Zika Fighter: Kerri-Ann Guyah
Kingston, Jamaica: A graduate from the University of West Indies with a Bachelor of Science in Experimental Biology and a Master of Science in Forensic Science, Kerri-Ann Guyah has built her career in environmental health and safety. As ZAP Jamaica’s Vector Control and Environmental Compliance Manager for the Zika AIRS Project (ZAP), Guyah recently talked about her experience with Zika and her role on the project. Funded by the United States Agency for International Development, ZAP helps countries to tackle Zika and other vector-borne diseases through vector control management and awareness raising.
ZAP: Have you had any experience with mosquito-borne disease?
Guyah: In 2014, my entire family fell ill with the chikungunya virus which led to lasting health impacts particularly in the case of my mother who is currently struggling to regain full mobility in her right hand since contracting the virus. Unfortunately a similar fate occurred in 2016 where my family again fell ill, however this time with the Zika virus. Prior to these events, my father had a bout with dengue. The opportunity that arose with ZAP was perfect for me as it integrated environmental compliance and vector control.
ZAP: What is your role with the project?
Guyah: I am the Vector Control and Environmental Compliance Manager; however I oversee all field-based activities within the project to include the entomological surveillance teams. It’s everything I wanted in a job: managing people, learning more about vector-borne diseases and contributing to the vector control program in my country.
This project has been a life-changer for me. I never dreamed that I’d be at the Smithsonian Museum representing my country or presenting in Honduras. I’ve held management positions, but I’ve never been able to enact change from a human health and environmental health perspective on a larger scale. Before I was localized to a specific company. Now I can see change in a country.
ZAP: What surprised you most about working for ZAP?
Guyah: The myths, misconceptions and conspiracy theories surrounding mosquito-borne diseases. I did not recognize how little people knew about mosquitoes. We’ve lived among mosquitoes all our lives but persons are not familiar with the facts around them such as how they breed, different species of mosquitoes with different behavioral patterns and the fact that not all species of mosquitoes carry disease. Some persons even believe that mosquitoes carrying disease are lab engineered to wipe out black people. We had to break down these barriers to allow people to understand that mosquitoes are vectors that can transmit disease and that this is not a new thing. We’ve been changing the mindset of people and shifting their beliefs from conspiracy theories to actual facts, from fear to reality, and imparting on people to take control of their own homes and do their own vector control outside of government interventions or ZAP. Through our active efforts, communications strategies and youth empowerment, including our talks at schools, churches and specific community groups, we are able to really achieve success and see the sustainability of the project.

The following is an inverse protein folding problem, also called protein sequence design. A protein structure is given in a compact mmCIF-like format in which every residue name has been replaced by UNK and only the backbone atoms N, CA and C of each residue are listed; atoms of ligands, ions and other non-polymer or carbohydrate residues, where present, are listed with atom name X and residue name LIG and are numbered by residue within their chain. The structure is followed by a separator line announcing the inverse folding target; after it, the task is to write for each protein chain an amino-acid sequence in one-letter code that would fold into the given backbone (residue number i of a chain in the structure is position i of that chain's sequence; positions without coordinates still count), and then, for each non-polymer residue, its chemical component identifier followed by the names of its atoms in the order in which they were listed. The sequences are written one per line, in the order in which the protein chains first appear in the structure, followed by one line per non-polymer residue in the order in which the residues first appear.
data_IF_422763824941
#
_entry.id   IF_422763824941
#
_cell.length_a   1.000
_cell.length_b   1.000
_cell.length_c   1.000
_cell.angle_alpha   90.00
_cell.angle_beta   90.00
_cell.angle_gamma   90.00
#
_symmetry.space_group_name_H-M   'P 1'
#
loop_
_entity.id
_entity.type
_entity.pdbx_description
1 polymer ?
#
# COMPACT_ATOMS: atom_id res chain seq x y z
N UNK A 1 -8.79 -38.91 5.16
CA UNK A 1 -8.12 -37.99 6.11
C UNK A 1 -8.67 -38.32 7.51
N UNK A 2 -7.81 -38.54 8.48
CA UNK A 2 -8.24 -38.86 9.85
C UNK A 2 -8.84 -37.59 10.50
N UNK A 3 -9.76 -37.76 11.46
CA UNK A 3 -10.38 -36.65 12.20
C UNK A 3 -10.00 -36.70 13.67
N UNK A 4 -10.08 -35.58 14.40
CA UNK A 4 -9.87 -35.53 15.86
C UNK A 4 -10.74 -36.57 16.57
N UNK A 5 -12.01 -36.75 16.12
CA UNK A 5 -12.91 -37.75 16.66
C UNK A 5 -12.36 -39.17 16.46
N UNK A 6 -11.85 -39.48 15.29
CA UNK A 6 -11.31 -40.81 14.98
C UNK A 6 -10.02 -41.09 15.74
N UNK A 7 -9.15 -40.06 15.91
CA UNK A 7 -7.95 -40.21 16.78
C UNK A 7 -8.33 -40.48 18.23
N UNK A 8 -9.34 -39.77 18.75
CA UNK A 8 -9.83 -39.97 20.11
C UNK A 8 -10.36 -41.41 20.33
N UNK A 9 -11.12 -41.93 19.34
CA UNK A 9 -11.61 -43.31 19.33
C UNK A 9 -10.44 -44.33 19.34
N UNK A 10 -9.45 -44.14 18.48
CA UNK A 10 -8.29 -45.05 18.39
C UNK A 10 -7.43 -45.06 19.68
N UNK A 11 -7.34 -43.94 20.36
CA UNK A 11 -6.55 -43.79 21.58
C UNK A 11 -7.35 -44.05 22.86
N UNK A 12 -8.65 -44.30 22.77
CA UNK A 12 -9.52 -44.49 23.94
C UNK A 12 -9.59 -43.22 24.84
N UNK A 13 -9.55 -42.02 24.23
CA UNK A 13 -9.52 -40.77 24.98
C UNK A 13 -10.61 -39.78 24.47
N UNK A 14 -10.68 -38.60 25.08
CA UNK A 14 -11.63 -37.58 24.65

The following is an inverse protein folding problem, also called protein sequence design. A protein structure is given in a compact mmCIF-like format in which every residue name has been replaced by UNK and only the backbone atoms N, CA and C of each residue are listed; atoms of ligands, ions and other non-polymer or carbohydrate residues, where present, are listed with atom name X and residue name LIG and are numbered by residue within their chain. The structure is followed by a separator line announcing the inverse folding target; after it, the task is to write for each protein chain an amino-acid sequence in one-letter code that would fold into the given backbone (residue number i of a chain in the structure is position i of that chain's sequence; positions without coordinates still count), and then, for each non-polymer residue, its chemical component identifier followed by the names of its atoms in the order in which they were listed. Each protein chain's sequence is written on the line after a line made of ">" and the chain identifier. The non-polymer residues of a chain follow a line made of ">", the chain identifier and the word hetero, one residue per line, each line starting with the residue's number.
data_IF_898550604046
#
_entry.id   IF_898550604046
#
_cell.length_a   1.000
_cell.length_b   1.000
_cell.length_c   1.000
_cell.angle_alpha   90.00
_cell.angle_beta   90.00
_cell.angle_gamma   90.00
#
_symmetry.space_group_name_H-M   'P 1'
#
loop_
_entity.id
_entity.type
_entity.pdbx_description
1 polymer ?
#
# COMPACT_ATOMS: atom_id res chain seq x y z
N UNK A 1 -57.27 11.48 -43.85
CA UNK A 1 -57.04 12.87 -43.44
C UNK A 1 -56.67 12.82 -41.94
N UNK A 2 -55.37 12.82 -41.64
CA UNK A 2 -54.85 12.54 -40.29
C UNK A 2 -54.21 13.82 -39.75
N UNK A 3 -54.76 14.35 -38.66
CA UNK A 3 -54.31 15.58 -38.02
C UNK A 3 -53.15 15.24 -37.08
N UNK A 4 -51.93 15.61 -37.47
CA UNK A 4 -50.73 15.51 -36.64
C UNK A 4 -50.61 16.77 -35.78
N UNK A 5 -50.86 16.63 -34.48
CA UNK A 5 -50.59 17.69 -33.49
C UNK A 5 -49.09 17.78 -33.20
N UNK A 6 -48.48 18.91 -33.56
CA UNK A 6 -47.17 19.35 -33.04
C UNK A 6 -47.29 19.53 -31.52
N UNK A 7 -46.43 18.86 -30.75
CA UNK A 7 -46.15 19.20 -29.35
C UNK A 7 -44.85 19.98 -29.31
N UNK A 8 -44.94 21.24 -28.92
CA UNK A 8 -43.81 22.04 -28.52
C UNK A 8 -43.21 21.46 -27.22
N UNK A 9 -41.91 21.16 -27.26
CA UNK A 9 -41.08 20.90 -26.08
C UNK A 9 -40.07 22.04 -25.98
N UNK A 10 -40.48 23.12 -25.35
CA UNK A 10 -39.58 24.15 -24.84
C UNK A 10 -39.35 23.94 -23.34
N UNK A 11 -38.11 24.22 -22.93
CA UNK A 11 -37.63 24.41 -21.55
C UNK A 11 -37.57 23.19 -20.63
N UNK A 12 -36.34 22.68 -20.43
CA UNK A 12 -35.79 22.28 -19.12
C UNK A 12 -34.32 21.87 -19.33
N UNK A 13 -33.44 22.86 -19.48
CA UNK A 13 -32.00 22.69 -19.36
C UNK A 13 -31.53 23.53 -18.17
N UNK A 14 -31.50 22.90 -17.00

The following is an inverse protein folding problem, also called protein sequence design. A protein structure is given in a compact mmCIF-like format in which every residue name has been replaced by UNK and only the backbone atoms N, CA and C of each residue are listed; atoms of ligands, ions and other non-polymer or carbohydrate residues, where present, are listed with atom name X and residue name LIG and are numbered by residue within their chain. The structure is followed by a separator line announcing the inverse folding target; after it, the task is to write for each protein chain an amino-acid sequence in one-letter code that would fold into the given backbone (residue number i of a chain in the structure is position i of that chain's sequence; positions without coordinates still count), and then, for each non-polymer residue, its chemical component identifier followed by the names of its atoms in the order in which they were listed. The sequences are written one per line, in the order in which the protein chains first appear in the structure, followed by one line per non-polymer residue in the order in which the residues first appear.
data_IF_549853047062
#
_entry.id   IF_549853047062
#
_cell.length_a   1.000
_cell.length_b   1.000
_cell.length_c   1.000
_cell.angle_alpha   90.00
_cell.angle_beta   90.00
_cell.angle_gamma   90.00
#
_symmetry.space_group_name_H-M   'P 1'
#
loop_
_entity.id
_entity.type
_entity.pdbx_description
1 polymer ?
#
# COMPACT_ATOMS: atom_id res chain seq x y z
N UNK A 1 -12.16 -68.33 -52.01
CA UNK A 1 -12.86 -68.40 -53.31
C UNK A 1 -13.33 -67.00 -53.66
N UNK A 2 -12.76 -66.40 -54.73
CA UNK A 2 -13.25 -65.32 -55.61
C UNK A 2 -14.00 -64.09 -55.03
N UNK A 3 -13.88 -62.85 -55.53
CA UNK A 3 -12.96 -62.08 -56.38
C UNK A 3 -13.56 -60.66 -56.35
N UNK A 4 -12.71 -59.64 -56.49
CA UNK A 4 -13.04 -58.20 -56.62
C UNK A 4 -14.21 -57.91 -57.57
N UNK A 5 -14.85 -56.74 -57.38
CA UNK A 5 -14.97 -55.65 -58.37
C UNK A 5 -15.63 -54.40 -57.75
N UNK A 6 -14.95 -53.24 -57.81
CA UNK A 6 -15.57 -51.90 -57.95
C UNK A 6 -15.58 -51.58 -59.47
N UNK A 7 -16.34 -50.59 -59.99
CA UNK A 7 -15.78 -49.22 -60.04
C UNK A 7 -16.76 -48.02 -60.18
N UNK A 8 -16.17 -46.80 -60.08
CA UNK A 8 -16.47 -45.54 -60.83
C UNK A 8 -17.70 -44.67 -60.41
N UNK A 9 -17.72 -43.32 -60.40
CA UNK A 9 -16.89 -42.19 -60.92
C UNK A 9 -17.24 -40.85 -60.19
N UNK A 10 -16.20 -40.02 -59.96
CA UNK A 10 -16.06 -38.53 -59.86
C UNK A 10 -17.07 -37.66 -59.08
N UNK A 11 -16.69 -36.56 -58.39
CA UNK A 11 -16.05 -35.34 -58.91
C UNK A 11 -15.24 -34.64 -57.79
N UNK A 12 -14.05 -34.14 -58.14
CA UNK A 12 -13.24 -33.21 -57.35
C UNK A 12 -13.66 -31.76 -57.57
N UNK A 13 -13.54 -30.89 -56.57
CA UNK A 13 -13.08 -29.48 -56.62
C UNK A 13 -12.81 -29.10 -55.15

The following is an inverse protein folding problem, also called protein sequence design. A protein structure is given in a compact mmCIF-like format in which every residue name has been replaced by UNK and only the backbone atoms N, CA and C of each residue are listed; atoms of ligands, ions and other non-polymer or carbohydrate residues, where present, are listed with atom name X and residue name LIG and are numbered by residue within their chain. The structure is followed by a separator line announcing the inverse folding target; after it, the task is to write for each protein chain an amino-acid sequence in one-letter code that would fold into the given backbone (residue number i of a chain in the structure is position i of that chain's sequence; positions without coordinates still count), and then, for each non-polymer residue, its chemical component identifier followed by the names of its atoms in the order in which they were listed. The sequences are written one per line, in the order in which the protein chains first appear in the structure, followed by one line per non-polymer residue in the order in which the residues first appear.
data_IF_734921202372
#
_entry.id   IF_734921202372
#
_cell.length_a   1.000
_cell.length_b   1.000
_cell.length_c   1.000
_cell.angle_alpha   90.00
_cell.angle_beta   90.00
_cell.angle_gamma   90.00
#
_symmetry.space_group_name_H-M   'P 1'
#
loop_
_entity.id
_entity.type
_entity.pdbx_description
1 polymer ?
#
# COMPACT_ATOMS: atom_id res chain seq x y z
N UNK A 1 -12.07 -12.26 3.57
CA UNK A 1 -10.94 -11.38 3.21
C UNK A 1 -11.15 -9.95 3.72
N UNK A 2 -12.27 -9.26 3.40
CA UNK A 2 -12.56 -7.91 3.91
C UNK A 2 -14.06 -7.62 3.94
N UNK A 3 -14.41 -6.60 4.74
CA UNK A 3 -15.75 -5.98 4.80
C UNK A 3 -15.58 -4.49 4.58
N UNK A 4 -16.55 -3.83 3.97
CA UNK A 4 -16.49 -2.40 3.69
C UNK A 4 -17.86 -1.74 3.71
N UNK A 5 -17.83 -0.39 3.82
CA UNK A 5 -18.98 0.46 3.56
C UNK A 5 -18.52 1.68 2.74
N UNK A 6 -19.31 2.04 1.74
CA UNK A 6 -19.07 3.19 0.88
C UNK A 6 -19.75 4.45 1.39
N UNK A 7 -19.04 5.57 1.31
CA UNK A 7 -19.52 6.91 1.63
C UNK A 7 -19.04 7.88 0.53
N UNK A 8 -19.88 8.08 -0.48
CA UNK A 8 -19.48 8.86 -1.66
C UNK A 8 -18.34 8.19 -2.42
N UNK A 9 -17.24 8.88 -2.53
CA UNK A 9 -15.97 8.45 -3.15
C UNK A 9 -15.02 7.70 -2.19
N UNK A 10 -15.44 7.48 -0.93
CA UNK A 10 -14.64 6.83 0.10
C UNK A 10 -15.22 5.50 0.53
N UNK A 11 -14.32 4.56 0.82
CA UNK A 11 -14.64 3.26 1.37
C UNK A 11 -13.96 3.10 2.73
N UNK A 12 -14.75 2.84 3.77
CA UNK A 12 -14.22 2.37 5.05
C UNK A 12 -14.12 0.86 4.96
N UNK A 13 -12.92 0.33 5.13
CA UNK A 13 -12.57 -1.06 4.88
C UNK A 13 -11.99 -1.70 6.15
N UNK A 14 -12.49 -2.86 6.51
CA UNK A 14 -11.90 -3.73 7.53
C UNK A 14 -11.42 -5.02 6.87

ZAP: What do you wish people knew about the project?
Guyah: We are a meaningful avenue for youth empowerment and value youth as agents of change. We partner with the government to build capacity in youth that will increase their employment opportunities after the end of the project.
ZAP: What is the most challenging aspect of your job?
Guyah: The most challenging aspect of the job is people management. Dealing with people of different races, cultures, socioeconomic backgrounds, religions, sexual orientation and getting them all to work as a team is the part that I absolutely love. I’m a people person by nature. I feel a real sense of accomplishment in seeing someone start the job not fully equipped with the skills in their work and seeing them progress and transition to an exemplary citizen of Jamaica. We have people working from economically depressed areas who have never held a steady job and have no idea what a workplace setting would be. They are rebels because they’ve been taught to be rebels. I enjoy seeing them evolve into workers who are focused and disciplined.
ZAP: What is your hope for the project?
Guyah: I hope that at the end of the project the government adopts critical pieces of our program. We’ve established two insectaries that are fully furnished with equipment so they can continue to do entomological surveillance, which should guide their vector control interventions. We’ve trained and improved the knowledge base of the people. We are increasing institutional capacity. Because we jointly work with the University of the West Indies, we have an avenue for persons to come and learn more about mosquitoes.